During my time in Andalusia it was music that came to symbolize the rich beauty and depth that is to be found in the blending of cultures. I didn’t expect to start exploring a new genre of music—it simply happened.
The Flamenco music scene is defined by reinvention and revitalization. My days in Andalusia may have been spent uncovering layers of confusing architectural history but my nights were spent exploring her sounds.
Seville is the capital of Andalusia and with high-speed rail you can reach the city within 90 minutes. The leafy streets of her Jewish quarter are narrow and my first impressions of Santa Cruz are her shadows. In 1391, the entire Jewish community and most of the thirty three synagogues were destroyed during a pogrom. Today one can still visit the remains of three Sevillian synagogues. The oldest synagogue is in Plaza Santa Cruz, and was demolished in 1810 by the French. The remains of the other Synagogues can be found inside Santa Maria la Blanca Church and Convento Madre de Dios in Calle San Jose. During my stay in Seville I participated in numerous tours and while some of the guides went to great efforts to explain the historical significance of the Jewish history of these sites, others completely overlooked it. It soon became apparent that to uncover the cities Jewish past I had to know where to look.
The Centre de interpretation Judeiria de Sevilla is a small museum dedicated to Jewish life in Seville and the powerful collection of original medieval documents took me completely by surprise. The range of documents are broad but the ones that fascinated me the most were the Limpieza de sangre or Purity of Blood documents. These documents deleted a person’s Jewish ancestry and ensured they would have more opportunities and an easier life. The museum also introduced me to fascinating characters such as Sosana. The Legend of Sosana came to symbolise the horrors that were about to engulf Spain.
Cordoba is is approximately 45 minutes fast train ride from Seville. Her Jewish quarter is more atmospheric and less commercial than the quarters of Seville. The most impressive building in Cordoba is the eighth century Great Mosque of Cordoba (La Mezquita). It is made up of 900 arched pillars and is truly spectacular. Cordoba is also the home to one of three Spanish pre-expulsion synagogue (the other two are in Toledo.) This small synagogue was built in 1315 and was declared a national monument in 1985. Casa de Sefared – Casa de la Memoria is a Sephardic museum that contains items from local pre-expulsion Jewish homes. There is also an exhibition on the Sephardic tradition and an area dedicated to Sephardic Ladino Music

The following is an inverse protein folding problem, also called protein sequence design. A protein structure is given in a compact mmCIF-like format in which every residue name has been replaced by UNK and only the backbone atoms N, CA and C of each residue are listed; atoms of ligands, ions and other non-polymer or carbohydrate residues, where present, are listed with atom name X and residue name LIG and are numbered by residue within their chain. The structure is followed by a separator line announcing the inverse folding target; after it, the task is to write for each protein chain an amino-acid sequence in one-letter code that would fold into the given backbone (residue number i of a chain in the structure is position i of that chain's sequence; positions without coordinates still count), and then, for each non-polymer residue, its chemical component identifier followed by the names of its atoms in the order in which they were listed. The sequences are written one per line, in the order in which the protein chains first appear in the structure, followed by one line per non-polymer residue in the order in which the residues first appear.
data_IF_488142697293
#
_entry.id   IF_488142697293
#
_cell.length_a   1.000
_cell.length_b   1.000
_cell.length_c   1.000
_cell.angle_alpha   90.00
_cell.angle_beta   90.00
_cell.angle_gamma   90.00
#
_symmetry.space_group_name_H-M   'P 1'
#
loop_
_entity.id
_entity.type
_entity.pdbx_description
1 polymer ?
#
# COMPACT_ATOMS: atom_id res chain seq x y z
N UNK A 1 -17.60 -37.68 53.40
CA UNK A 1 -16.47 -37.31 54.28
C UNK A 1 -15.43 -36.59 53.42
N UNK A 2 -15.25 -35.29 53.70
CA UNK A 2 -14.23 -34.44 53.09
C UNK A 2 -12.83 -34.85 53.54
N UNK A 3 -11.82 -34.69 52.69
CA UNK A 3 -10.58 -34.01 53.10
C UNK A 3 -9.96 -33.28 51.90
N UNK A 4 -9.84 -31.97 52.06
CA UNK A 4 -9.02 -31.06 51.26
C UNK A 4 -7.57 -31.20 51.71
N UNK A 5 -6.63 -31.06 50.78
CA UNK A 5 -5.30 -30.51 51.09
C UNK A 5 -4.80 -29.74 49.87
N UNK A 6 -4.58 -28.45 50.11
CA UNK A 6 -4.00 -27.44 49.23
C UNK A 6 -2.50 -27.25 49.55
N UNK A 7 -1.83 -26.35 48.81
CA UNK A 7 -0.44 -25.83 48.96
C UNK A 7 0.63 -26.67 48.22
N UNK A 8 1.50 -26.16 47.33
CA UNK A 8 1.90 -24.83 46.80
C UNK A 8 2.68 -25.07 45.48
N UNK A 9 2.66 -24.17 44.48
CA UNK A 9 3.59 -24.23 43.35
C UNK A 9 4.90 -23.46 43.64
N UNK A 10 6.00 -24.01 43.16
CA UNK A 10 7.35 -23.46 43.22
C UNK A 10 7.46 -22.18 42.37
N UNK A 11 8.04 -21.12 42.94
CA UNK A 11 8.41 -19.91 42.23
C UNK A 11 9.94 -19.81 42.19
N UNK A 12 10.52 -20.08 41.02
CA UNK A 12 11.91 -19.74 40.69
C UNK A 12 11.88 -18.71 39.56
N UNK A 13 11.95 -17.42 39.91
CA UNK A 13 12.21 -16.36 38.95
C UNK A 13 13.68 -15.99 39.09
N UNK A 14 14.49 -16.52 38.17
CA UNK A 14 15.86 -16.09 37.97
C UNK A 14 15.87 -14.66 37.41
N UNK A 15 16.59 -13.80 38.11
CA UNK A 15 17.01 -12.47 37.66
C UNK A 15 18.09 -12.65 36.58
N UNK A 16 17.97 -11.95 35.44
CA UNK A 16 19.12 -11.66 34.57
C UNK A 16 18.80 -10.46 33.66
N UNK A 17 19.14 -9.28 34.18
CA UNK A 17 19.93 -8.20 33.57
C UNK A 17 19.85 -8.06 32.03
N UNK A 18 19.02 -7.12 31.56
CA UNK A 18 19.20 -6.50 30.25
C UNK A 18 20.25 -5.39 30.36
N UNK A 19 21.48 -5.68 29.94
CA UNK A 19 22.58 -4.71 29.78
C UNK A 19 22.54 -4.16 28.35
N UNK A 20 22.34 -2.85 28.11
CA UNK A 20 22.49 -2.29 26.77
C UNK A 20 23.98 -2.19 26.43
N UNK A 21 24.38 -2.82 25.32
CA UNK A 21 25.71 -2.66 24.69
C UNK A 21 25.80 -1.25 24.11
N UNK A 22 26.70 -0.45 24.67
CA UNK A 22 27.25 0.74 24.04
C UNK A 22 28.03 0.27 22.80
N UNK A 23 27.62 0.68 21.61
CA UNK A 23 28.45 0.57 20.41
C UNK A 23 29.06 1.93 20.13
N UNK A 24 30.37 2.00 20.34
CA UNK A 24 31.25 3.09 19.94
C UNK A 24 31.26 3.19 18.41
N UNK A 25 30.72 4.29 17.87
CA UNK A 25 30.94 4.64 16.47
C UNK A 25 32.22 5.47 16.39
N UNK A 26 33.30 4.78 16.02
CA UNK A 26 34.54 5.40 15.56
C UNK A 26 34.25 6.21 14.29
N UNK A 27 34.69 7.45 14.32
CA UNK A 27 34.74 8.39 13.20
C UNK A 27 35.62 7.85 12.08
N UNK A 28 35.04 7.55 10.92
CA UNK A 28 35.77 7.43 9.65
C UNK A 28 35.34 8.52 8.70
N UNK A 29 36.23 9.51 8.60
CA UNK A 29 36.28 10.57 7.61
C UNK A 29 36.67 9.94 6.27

No one understood the complexities and Incomplete Exposition of culture (and sound) as well as the great physician and philosopher Maimonides (Musa bin Maymun). Maimonides was born in Cordoba and was fluent in both Arabic and Judeo-Arabic.
Granada is 201 km from Cordoba. In 1898, Federico Garcia Lorca was born in a small town a few miles west. Lorca was obsessed with Flamenco and the Cante Jondo or The Deep Song on which it is based. For Lorca, the roots of the Cante Jondo were in Arab, Indian and Andalusia folk music. In 1922 he and the great Spanish composer, Manuel de Falla, organised a festival of Cante Jonte at The Alhambra in Granada.
“Seeking the Duende there is neither map nor discipline. We only know it burns the blood like powdered glass, that it exhausts, rejects all the geometry we understand….”
“The duende, then, is a power, not a work. It is a struggle, not a thought. I have heard an old maestro of the guitar say, ”The duende is not in the throat; the duende climbs up inside you, from the soles of the feet.’ Meaning this: it is not a question of ability, but of true, living style, of blood, of the most ancient culture, of spontaneous creation … everything that has black sounds in it, has duende.” *1